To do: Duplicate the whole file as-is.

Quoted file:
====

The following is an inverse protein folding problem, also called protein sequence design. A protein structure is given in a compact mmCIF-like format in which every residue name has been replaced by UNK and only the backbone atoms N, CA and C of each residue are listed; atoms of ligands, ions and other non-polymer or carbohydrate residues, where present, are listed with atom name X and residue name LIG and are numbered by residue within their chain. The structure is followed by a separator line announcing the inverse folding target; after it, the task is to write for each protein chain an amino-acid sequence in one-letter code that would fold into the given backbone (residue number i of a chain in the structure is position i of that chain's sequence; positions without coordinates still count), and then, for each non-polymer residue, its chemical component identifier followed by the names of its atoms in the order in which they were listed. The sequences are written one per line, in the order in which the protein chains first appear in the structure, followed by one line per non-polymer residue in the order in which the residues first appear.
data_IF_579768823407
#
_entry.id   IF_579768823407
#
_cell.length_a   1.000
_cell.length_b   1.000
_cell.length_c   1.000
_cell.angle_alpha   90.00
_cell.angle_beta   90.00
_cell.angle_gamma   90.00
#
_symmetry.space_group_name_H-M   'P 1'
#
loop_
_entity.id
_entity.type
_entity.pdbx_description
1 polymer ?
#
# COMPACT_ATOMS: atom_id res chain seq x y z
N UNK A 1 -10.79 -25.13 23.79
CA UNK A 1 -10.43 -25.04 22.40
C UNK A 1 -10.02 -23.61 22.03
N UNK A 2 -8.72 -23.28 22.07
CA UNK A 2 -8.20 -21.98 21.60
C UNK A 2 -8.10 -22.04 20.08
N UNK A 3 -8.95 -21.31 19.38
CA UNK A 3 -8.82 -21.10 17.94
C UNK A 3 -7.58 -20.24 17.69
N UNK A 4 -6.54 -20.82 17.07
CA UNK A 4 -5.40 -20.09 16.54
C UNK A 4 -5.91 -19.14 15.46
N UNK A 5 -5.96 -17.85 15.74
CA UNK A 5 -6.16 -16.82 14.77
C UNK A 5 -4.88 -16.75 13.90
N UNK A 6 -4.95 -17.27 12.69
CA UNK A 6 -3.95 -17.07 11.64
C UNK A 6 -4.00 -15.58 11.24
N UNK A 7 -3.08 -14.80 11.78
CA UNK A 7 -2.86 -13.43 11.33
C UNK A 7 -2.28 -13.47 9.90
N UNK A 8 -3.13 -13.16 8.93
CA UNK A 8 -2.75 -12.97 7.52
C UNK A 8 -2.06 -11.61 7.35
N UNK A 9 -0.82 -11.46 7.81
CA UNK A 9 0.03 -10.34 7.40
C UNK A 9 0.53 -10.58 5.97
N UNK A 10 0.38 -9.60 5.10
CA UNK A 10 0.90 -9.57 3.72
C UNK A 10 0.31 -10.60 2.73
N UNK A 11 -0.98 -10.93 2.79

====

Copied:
The following is an inverse protein folding problem, also called protein sequence design. A protein structure is given in a compact mmCIF-like format in which every residue name has been replaced by UNK and only the backbone atoms N, CA and C of each residue are listed; atoms of ligands, ions and other non-polymer or carbohydrate residues, where present, are listed with atom name X and residue name LIG and are numbered by residue within their chain. The structure is followed by a separator line announcing the inverse folding target; after it, the task is to write for each protein chain an amino-acid sequence in one-letter code that would fold into the given backbone (residue number i of a chain in the structure is position i of that chain's sequence; positions without coordinates still count), and then, for each non-polymer residue, its chemical component identifier followed by the names of its atoms in the order in which they were listed. The sequences are written one per line, in the order in which the protein chains first appear in the structure, followed by one line per non-polymer residue in the order in which the residues first appear.
data_IF_579768823407
#
_entry.id   IF_579768823407
#
_cell.length_a   1.000
_cell.length_b   1.000
_cell.length_c   1.000
_cell.angle_alpha   90.00
_cell.angle_beta   90.00
_cell.angle_gamma   90.00
#
_symmetry.space_group_name_H-M   'P 1'
#
loop_
_entity.id
_entity.type
_entity.pdbx_description
1 polymer ?
#
# COMPACT_ATOMS: atom_id res chain seq x y z
N UNK A 1 -10.79 -25.13 23.79
CA UNK A 1 -10.43 -25.04 22.40
C UNK A 1 -10.02 -23.61 22.03
N UNK A 2 -8.72 -23.28 22.07
CA UNK A 2 -8.20 -21.98 21.60
C UNK A 2 -8.10 -22.04 20.08
N UNK A 3 -8.95 -21.31 19.38
CA UNK A 3 -8.82 -21.10 17.94
C UNK A 3 -7.58 -20.24 17.69
N UNK A 4 -6.54 -20.82 17.07
CA UNK A 4 -5.40 -20.09 16.54
C UNK A 4 -5.91 -19.14 15.46
N UNK A 5 -5.96 -17.85 15.74
CA UNK A 5 -6.16 -16.82 14.77
C UNK A 5 -4.88 -16.75 13.90
N UNK A 6 -4.95 -17.27 12.69
CA UNK A 6 -3.95 -17.07 11.64
C UNK A 6 -4.00 -15.58 11.24
N UNK A 7 -3.08 -14.80 11.78
CA UNK A 7 -2.86 -13.43 11.33
C UNK A 7 -2.28 -13.47 9.90
N UNK A 8 -3.13 -13.16 8.93
CA UNK A 8 -2.75 -12.97 7.52
C UNK A 8 -2.06 -11.61 7.35
N UNK A 9 -0.82 -11.46 7.81
CA UNK A 9 0.03 -10.34 7.40
C UNK A 9 0.53 -10.58 5.97
N UNK A 10 0.38 -9.60 5.10
CA UNK A 10 0.90 -9.57 3.72
C UNK A 10 0.31 -10.60 2.73
N UNK A 11 -0.98 -10.93 2.79